The dam will be founded on Schist, left and right banks will be underlain by hard Quartz Talcosic Schist and Chlorite Mica Schist respectively. The spillway will be on Quartz Talcosic Schist. Powerhouse will be constructed on Graphitic Schist. Geological map of the dam site is shown in the Figure 1. The bedrock is in hard, fresh, and intact condition (WAPDA 2017). The under-construction dam is a concrete face rockfill dam (CFRD). The main dam body will comprise of rockfill Material of different grades/qualities. A concrete slab will span the upstream face acting as a barrier to retain the reservoir due to the highly permeability of rockfill. To model the dam by both LEM and FEM, evaluation of rockfill material properties is a pre-requisite and a critical part of this study.

The size of rockfill material used in this project is large enough to necessitate the use of large scale triaxial test apparatus. However, due to non-availability of such equipment with the authors, shear strength properties of the rockfill were determined using cores obtained from the rockfill and tested using traditional triaxial apparatus. Later, the rockfill parameters were obtained by correlating the results of core-testing with the literature references. Obtained parameters serve as input for LEM and FEM Models. Rockfill samples to be tested were collected from the actual quarry site to be used for dam construction, suggested by Mohmand dam consultants in the detailed design report (NESPAK, SMEC, & ACE, 2017). The sample collection site is shown in Figure 2. Laboratory testing carried out for the study is discussed in the following section.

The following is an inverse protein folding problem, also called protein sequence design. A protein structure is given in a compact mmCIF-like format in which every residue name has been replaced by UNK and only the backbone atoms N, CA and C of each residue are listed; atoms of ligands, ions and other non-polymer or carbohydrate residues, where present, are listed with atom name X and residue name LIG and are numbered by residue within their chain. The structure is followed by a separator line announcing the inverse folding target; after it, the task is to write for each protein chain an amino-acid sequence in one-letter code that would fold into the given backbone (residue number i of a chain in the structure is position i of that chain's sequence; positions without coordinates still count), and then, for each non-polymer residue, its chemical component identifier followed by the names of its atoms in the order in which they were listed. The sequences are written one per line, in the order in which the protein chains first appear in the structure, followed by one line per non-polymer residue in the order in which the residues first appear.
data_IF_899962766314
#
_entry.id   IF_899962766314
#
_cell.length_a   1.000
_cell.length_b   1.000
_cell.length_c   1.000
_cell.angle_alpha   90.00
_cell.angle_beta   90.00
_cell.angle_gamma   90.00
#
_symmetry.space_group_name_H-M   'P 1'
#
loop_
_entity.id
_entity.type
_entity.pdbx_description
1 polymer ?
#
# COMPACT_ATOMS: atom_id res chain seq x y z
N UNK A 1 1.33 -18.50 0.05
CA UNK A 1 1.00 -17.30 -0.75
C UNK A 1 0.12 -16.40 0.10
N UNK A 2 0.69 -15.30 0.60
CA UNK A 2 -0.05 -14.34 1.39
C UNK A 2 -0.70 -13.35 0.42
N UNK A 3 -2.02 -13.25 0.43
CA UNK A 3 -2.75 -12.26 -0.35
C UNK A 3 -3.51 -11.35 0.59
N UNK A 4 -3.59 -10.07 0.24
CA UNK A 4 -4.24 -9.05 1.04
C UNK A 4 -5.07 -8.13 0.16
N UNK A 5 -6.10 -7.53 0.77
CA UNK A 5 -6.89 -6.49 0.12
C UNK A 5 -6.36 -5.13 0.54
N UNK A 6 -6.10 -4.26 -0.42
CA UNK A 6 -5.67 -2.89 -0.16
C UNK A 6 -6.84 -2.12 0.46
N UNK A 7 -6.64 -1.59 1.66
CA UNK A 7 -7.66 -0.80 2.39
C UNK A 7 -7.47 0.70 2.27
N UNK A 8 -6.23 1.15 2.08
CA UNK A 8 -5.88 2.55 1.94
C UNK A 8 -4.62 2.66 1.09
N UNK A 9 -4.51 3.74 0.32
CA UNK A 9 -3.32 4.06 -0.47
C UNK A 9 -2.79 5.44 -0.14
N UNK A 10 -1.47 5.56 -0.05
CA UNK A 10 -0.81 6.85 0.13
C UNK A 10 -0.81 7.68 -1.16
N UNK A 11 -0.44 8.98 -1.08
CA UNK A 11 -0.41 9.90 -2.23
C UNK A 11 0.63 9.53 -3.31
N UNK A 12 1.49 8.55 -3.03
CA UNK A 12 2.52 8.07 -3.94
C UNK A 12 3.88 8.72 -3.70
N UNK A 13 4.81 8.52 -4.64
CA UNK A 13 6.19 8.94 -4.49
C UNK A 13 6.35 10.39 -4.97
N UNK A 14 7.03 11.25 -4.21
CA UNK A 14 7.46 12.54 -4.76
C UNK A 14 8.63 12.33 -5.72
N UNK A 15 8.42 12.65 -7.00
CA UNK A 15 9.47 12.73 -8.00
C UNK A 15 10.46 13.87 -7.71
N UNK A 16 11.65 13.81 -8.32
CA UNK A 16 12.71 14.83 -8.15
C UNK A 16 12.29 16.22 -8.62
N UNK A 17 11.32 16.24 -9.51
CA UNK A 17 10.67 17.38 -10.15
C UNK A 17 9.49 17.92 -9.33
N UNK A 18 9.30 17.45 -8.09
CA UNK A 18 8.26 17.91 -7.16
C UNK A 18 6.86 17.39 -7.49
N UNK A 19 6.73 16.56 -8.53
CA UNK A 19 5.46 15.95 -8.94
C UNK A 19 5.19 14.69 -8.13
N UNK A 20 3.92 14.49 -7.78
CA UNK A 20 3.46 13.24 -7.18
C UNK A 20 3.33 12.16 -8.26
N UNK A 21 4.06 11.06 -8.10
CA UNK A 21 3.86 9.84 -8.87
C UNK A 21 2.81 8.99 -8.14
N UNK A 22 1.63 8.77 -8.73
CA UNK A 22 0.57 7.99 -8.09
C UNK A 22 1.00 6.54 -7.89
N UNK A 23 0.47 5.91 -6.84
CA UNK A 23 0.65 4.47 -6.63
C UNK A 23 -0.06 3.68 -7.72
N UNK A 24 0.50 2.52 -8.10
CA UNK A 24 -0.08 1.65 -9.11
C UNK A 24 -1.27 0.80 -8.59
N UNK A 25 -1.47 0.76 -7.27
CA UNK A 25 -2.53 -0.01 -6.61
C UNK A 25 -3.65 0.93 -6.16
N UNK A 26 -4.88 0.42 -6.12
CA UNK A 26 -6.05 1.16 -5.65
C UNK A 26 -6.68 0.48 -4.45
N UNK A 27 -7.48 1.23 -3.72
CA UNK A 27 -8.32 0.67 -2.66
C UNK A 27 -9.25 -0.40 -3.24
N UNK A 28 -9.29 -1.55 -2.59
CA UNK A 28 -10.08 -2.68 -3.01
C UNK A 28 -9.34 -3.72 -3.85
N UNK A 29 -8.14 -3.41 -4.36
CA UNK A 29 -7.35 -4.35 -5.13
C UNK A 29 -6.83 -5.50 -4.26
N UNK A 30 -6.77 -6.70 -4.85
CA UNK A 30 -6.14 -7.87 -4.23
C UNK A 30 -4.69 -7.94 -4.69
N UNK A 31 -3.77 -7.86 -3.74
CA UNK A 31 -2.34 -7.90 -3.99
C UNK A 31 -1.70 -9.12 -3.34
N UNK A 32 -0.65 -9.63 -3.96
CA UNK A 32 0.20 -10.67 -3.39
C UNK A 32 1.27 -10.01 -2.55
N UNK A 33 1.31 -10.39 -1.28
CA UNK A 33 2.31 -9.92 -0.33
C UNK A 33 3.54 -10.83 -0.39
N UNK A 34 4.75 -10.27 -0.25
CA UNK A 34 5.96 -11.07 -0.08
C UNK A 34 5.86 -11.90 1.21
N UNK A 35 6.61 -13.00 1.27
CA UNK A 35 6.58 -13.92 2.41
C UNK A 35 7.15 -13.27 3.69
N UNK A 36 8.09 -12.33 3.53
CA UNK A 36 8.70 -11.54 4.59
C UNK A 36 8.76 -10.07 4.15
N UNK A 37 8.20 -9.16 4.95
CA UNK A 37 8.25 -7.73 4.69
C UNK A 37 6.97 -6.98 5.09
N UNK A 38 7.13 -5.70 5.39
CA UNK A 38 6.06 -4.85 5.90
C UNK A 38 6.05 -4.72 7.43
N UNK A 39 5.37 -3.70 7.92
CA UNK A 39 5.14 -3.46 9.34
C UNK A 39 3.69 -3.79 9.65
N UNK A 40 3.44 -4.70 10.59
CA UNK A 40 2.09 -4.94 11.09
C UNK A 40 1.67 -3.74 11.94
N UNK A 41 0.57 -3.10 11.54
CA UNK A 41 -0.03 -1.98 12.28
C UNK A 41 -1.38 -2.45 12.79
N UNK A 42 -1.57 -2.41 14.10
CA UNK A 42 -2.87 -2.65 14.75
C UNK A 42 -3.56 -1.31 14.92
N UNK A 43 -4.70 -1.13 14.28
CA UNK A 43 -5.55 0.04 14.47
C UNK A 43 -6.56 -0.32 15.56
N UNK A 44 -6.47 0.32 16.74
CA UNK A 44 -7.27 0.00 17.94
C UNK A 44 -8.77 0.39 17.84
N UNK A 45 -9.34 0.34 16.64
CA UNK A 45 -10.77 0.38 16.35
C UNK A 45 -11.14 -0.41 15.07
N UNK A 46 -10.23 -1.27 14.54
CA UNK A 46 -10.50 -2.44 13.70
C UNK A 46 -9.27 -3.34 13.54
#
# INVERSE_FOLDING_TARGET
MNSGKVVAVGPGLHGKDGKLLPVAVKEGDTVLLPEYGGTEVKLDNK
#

## Laboratory Investigations

For the current study, Petrographic Analysis is performed on rockfill sample collected at site to determine its mineral composition. Petrographic Analysis results are used to assess the suitability of the material to be used as concrete aggregate and to confirm the rock classification carried out in the field.

Due to unavailability of large-scale testing facilities for rockfill in Pakistan, shear strength parameters of the rockfill were determined through correlations available in the literature (Pinto 2007). For this, Unconfined Compressive Strength Tests were performed on the Rock Cores of the rockfill source material in accordance with the provisions of ASTM D2938–95. The tests were performed using Universal Testing Machine (UTM) to find Unconfined Compression Strength of rock cores. A minimum Length to Depth ratio of 2.5 was maintained while preparing the core sample. Load at failure was recorded and failure stress (UCS) was calculated using area of the sample.

Point Load Strength Test provides a Point Load Strength Index of the tested specimen which can be readily converted to UCS through available correlations. Point Load Tests on rockfill sample is performed in accordance with ASTM D 5731 – 08. The testing equipment consists of a Loading frame, Conical Platen and Pump handle. Rockfill sample was block shaped with different widths. Average of both sides was taken to find Mean Width and Mean depth. Maximum load was measured at the point where the sample failed, and relevant relationship was used to obtain the Point Load Strength Index. Unconfined Compressive Strength (UCS) was calculated using index-to-strength conversion factors.